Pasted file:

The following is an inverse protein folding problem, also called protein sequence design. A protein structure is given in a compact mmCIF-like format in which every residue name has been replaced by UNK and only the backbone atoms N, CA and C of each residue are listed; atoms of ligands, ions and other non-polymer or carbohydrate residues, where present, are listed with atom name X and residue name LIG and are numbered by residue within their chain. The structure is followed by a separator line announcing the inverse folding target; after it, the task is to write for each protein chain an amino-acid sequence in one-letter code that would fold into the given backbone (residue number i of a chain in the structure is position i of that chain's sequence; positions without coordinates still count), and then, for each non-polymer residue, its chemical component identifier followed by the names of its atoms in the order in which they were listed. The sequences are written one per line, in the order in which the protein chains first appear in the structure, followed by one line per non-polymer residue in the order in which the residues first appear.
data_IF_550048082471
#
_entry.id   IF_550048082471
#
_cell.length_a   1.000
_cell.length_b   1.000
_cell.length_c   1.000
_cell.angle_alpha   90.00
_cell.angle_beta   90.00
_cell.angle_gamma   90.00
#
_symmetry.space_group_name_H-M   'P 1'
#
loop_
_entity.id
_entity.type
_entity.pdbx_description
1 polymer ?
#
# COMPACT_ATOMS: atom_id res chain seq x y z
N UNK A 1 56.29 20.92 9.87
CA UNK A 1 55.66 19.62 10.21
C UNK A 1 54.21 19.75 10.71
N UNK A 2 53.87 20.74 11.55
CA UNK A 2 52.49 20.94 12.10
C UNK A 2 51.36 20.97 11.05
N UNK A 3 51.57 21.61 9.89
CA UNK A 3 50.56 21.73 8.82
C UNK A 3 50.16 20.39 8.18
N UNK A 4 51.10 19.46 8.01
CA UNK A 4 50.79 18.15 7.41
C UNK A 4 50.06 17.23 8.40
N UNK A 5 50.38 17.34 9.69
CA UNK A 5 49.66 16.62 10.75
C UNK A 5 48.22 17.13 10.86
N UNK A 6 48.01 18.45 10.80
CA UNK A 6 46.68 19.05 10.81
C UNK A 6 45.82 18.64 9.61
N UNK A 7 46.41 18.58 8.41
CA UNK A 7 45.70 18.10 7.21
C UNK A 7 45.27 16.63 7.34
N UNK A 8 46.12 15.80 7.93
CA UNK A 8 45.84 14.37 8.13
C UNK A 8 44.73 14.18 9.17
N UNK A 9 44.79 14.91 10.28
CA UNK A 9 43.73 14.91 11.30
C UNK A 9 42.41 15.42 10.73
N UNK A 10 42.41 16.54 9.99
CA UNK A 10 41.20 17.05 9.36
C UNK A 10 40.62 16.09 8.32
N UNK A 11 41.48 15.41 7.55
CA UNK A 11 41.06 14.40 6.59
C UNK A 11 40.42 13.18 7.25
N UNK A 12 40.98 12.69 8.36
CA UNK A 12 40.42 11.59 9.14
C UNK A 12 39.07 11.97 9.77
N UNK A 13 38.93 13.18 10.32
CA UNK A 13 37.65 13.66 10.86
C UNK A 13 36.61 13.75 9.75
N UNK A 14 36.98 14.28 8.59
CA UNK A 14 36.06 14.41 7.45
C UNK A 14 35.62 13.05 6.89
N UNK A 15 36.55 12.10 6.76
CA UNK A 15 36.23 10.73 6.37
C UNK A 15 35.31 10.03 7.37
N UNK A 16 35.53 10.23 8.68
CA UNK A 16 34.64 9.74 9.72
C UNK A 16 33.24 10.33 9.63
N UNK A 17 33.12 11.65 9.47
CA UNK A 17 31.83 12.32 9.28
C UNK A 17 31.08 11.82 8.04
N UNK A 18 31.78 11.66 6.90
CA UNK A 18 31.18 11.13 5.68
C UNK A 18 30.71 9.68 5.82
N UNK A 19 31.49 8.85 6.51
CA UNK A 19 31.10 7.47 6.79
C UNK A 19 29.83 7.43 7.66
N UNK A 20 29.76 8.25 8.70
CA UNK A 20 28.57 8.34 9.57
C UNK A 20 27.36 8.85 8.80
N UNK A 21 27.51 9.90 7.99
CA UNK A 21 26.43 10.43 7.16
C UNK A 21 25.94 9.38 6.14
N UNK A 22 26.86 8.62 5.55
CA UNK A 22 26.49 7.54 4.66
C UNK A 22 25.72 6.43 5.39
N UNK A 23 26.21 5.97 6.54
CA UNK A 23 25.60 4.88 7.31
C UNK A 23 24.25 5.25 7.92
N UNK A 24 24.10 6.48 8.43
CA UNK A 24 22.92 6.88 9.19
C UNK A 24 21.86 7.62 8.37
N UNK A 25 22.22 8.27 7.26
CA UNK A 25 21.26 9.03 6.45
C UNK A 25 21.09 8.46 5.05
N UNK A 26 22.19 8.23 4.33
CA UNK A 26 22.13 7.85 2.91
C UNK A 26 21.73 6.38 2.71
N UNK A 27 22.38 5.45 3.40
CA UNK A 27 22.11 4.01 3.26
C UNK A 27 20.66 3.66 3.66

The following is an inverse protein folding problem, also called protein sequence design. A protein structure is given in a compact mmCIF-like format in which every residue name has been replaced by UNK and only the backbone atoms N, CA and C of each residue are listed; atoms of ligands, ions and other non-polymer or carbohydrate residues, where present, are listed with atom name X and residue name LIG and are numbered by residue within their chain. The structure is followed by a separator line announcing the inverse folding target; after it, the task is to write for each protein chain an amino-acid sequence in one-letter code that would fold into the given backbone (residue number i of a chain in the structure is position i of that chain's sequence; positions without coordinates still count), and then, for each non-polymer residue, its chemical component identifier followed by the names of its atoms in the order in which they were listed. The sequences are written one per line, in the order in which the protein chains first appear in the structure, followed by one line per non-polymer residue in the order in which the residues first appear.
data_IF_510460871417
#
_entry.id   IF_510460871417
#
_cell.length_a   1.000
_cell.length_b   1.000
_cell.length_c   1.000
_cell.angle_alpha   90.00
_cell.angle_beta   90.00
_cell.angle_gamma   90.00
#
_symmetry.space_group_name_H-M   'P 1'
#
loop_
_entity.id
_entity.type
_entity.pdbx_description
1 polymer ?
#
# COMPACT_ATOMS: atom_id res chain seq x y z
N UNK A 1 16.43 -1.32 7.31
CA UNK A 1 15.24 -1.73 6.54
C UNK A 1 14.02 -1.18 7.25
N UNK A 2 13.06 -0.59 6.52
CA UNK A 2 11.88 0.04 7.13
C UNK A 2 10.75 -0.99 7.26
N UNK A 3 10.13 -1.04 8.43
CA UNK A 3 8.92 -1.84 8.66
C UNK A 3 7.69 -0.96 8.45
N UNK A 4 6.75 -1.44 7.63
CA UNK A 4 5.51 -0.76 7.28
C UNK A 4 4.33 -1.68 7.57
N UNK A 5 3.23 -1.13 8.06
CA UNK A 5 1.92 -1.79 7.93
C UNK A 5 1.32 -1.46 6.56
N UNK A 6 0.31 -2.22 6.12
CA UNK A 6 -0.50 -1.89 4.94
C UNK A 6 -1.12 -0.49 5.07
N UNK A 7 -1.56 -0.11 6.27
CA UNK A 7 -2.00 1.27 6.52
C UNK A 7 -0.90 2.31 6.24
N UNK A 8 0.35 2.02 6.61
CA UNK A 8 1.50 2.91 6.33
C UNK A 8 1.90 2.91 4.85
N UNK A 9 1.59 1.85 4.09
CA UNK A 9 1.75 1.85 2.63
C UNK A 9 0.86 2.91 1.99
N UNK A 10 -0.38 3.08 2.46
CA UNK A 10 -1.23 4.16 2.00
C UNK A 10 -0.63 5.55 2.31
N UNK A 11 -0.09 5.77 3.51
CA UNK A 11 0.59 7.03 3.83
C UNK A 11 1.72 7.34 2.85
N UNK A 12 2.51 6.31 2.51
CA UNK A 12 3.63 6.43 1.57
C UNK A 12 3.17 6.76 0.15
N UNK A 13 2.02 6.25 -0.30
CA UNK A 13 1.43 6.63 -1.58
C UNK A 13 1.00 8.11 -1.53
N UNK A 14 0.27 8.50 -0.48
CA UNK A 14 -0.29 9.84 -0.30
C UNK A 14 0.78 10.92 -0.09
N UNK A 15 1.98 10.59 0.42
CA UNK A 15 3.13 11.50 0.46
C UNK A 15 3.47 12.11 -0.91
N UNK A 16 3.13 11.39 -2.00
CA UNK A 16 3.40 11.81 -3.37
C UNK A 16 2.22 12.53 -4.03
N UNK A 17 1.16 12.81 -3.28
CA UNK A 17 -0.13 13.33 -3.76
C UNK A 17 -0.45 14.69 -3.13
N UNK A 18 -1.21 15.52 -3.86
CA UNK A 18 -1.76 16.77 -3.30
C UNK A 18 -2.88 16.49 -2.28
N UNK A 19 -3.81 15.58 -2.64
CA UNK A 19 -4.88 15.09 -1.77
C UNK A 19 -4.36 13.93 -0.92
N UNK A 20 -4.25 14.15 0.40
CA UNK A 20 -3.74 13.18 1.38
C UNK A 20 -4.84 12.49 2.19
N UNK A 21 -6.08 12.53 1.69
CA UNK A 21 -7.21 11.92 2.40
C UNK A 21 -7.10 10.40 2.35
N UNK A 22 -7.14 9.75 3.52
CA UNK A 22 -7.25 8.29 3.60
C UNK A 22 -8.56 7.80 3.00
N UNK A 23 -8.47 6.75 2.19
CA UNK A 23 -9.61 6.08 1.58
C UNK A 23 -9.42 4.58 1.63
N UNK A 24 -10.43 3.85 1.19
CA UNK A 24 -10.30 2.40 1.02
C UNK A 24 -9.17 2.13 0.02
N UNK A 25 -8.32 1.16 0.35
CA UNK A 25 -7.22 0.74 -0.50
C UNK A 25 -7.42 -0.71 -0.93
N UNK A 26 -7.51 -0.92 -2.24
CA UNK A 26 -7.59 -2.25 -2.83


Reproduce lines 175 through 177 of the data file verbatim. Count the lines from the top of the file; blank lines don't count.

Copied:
N UNK A 18 -1.21 15.52 -3.86
CA UNK A 18 -1.76 16.77 -3.30
C UNK A 18 -2.88 16.49 -2.28